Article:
Do Students Who Are More Active Do Better in School?
Physical inactivity is a leading cause of obesity and overweight, which currently affect more than 23 million children and adolescents—nearly one out of every three youths. Studies show that less than half of U.S. children and adolescents meet the Surgeon General’s recommendation for at least 60 minutes of moderate activity most days of the week.
Schools are excellent venues to provide students with daily physical activity that encourages active, healthy lifestyles, yet many simply do not offer programs. In some cases, budget constraints or pressure to improve standardized test scores has prompted schools to reduce physical education and activity.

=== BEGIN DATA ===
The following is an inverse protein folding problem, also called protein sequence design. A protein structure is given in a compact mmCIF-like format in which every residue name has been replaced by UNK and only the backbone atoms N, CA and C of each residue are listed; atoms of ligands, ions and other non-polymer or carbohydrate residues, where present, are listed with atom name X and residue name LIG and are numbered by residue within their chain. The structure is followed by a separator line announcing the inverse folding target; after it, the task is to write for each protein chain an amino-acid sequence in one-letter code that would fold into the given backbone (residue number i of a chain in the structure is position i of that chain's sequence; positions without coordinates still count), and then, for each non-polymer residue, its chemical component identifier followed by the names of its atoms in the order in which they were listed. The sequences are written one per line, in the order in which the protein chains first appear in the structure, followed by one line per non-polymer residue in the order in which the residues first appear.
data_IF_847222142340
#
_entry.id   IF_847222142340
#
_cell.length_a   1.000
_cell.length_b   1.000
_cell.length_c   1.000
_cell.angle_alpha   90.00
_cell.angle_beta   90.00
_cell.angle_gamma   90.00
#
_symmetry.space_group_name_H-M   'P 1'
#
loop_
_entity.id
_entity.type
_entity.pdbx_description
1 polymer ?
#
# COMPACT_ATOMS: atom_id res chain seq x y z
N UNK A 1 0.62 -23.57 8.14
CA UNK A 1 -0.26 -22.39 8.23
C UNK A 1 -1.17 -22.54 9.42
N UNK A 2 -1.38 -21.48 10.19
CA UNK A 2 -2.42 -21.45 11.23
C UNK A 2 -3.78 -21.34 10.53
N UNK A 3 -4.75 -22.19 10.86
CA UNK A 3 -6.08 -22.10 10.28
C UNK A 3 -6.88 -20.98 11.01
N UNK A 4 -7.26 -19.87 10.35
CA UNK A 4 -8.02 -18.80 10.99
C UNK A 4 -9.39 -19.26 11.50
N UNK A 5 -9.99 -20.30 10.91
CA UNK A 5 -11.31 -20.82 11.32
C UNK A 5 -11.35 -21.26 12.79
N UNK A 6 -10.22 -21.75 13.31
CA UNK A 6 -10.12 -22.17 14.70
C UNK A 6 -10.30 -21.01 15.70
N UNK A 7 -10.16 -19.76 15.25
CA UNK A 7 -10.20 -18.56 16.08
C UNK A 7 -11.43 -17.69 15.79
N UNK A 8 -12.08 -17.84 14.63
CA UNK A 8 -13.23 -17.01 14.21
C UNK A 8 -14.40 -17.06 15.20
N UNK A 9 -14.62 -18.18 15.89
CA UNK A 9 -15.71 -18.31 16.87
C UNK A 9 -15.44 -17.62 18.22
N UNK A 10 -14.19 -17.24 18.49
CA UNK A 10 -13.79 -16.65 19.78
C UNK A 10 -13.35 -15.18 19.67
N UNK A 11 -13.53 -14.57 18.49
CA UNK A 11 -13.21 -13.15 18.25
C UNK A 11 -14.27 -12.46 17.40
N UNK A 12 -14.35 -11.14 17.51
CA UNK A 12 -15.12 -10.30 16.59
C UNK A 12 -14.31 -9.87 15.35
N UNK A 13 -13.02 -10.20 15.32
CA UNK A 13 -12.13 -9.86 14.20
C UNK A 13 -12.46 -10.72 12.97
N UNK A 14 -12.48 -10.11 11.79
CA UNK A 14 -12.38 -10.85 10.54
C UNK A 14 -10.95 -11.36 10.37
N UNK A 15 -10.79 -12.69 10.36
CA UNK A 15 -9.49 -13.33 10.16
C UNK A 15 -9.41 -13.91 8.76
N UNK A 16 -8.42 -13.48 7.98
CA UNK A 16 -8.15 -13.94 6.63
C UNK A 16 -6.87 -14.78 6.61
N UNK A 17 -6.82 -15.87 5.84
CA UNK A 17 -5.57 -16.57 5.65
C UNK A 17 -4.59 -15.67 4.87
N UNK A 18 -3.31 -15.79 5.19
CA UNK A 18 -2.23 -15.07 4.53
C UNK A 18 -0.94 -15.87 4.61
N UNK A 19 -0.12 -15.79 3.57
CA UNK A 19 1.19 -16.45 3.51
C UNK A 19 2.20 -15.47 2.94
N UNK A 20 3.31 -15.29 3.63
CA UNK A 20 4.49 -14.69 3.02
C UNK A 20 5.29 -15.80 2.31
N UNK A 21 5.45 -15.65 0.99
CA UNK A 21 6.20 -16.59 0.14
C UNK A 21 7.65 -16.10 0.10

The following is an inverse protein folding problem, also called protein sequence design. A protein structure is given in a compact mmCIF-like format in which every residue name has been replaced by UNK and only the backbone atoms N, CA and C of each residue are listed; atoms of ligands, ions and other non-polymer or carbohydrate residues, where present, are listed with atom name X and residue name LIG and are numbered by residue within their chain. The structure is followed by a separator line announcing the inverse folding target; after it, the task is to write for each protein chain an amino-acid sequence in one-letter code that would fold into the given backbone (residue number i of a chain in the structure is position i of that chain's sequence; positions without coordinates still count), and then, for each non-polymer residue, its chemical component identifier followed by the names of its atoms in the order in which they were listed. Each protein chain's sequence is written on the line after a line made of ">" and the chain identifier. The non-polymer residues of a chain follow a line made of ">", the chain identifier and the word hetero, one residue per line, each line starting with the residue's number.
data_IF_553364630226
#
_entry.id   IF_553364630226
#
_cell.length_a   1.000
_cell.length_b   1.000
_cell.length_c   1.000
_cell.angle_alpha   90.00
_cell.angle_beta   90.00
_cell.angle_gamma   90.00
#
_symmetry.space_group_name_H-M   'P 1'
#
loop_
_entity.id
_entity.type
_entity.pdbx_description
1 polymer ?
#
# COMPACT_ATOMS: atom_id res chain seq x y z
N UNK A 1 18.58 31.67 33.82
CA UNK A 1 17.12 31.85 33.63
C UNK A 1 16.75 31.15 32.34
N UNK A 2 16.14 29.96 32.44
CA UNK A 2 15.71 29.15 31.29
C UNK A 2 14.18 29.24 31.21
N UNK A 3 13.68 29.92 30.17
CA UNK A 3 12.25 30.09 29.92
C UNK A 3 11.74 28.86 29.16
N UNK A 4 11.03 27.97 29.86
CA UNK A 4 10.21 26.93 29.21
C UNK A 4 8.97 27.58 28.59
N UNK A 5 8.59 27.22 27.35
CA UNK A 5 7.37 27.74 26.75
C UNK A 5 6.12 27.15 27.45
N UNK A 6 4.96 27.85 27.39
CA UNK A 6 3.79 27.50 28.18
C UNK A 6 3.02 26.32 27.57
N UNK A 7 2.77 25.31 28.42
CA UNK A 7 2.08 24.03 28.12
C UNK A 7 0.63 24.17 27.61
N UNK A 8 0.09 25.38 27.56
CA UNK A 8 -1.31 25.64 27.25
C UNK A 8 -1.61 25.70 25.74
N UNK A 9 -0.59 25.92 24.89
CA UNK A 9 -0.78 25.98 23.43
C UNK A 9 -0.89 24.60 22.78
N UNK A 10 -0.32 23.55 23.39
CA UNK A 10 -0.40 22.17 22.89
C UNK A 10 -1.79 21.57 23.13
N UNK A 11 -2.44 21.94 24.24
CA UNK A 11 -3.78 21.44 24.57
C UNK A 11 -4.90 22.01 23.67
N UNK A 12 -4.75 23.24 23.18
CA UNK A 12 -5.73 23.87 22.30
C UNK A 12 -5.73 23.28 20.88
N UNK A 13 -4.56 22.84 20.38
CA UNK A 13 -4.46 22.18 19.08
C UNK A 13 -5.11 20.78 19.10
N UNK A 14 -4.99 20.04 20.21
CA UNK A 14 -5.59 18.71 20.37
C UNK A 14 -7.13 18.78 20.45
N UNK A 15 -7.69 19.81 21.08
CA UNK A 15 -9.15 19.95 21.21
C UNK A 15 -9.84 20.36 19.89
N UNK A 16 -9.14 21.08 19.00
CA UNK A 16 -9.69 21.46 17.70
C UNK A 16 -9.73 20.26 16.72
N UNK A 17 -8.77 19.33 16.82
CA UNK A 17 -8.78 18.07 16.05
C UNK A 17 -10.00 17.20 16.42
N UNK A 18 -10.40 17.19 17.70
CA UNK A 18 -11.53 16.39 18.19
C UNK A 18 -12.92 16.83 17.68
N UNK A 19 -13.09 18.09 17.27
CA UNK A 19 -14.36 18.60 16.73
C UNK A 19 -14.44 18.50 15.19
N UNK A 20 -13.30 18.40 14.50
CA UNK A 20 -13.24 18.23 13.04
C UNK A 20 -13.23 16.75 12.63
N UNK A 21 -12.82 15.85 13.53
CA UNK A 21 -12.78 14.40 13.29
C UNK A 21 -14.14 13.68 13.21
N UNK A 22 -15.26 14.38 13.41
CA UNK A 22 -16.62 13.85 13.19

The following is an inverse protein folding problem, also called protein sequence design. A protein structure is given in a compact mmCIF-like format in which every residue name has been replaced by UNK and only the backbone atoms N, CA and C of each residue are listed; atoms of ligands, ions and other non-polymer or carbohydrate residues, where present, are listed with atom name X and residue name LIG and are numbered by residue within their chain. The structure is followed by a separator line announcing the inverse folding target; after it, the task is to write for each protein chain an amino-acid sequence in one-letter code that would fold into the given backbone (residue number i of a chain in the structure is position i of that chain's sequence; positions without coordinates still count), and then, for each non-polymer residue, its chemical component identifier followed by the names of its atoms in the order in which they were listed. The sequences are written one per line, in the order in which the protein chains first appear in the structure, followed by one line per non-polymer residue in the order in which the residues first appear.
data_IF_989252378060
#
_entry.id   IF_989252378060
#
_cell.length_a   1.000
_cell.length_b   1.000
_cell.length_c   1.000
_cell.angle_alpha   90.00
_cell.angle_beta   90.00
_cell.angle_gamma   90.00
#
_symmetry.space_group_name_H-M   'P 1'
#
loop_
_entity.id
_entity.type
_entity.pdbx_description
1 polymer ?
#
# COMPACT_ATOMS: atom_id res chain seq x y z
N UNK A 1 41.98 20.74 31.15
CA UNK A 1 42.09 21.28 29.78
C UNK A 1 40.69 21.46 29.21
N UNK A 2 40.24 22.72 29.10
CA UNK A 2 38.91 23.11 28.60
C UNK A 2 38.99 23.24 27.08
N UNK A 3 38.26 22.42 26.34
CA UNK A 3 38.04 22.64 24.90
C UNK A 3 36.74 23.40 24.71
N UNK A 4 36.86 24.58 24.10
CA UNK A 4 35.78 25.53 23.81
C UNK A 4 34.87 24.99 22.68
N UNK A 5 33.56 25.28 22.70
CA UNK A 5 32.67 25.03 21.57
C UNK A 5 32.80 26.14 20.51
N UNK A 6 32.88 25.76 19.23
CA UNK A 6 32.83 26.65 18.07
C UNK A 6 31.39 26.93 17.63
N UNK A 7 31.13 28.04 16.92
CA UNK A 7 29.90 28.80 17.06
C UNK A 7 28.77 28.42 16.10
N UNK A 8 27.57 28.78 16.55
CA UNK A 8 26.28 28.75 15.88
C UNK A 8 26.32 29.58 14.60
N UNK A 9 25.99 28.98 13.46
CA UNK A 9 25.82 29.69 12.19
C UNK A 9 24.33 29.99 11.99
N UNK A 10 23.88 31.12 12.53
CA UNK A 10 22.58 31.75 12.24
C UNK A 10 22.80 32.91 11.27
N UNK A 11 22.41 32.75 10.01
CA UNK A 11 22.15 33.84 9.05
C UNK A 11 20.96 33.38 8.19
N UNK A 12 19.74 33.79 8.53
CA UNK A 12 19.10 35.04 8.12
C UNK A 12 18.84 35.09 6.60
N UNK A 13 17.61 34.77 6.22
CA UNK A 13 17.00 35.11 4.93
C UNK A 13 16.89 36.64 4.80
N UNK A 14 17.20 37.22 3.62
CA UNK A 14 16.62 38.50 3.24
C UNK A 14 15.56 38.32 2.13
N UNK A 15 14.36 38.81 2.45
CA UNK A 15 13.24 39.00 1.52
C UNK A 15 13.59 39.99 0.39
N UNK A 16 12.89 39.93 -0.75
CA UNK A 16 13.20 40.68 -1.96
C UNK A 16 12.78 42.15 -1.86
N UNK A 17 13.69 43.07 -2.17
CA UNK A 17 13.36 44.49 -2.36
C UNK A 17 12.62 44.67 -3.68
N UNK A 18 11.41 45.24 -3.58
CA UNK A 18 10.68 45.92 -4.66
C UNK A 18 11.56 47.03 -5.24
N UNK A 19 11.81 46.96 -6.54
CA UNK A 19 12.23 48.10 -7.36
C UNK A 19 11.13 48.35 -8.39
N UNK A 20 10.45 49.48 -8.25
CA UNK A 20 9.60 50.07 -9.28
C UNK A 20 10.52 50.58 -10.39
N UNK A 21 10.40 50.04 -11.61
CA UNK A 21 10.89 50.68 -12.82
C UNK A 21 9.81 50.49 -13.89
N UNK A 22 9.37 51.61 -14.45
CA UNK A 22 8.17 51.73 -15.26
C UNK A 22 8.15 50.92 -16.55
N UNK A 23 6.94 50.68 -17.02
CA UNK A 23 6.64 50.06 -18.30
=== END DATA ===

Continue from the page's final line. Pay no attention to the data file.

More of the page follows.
- Despite the continuing epidemic of childhood obesity, schools are cutting back on physical education (PE) and physical activity programs.
- Children who are physically active tend to perform better in school. Time spent on PE does not hinder academic performance.
- Physical activity is linked to other cognitive and behavioral benefits for students, such as improved concentration, better school attendance and fewer classroom disruptions.